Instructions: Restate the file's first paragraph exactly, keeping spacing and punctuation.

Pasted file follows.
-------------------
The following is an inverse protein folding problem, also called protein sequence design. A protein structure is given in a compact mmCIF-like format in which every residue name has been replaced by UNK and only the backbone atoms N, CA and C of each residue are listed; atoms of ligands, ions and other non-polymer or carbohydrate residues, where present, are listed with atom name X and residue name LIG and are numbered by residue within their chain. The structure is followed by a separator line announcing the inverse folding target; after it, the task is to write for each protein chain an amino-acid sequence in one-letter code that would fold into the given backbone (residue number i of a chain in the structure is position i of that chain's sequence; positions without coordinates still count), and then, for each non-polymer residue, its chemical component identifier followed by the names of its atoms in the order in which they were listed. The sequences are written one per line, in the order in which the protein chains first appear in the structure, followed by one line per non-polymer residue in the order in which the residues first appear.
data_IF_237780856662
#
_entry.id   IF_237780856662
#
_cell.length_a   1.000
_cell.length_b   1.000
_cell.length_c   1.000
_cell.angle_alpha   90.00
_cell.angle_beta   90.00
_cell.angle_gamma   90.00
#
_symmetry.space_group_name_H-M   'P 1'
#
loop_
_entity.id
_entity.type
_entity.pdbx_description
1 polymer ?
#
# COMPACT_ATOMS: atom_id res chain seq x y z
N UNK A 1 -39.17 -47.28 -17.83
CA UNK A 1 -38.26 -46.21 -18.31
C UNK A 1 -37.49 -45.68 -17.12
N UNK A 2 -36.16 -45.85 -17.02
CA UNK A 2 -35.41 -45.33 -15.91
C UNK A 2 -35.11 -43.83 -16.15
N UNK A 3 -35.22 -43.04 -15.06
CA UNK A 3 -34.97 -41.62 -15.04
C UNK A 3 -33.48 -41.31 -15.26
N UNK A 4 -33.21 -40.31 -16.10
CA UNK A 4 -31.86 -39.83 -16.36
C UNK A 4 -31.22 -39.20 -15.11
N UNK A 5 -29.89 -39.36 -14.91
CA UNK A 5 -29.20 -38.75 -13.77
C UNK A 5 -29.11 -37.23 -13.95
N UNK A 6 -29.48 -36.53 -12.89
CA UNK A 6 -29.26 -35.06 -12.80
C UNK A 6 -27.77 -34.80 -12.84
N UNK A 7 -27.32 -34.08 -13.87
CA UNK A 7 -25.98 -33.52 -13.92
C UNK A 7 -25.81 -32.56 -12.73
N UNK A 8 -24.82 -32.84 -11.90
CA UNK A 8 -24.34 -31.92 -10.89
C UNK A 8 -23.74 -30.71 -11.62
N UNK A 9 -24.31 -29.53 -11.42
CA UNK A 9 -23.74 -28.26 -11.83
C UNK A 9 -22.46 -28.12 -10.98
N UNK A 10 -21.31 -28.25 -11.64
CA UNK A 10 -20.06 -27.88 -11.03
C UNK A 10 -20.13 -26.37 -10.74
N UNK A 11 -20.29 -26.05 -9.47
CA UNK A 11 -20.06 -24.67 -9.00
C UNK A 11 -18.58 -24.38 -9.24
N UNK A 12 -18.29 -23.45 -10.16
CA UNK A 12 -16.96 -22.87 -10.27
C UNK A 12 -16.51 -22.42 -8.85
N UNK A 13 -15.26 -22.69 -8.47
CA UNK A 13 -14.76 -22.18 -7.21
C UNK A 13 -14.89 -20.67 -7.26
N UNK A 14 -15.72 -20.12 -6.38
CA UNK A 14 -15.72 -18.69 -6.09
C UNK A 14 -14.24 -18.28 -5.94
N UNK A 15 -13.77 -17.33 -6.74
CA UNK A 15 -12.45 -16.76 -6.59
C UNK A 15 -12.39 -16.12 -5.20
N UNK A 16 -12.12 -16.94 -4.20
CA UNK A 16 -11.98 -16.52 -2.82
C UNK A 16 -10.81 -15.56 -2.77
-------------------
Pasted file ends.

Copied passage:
The following is an inverse protein folding problem, also called protein sequence design. A protein structure is given in a compact mmCIF-like format in which every residue name has been replaced by UNK and only the backbone atoms N, CA and C of each residue are listed; atoms of ligands, ions and other non-polymer or carbohydrate residues, where present, are listed with atom name X and residue name LIG and are numbered by residue within their chain. The structure is followed by a separator line announcing the inverse folding target; after it, the task is to write for each protein chain an amino-acid sequence in one-letter code that would fold into the given backbone (residue number i of a chain in the structure is position i of that chain's sequence; positions without coordinates still count), and then, for each non-polymer residue, its chemical component identifier followed by the names of its atoms in the order in which they were listed. The sequences are written one per line, in the order in which the protein chains first appear in the structure, followed by one line per non-polymer residue in the order in which the residues first appear.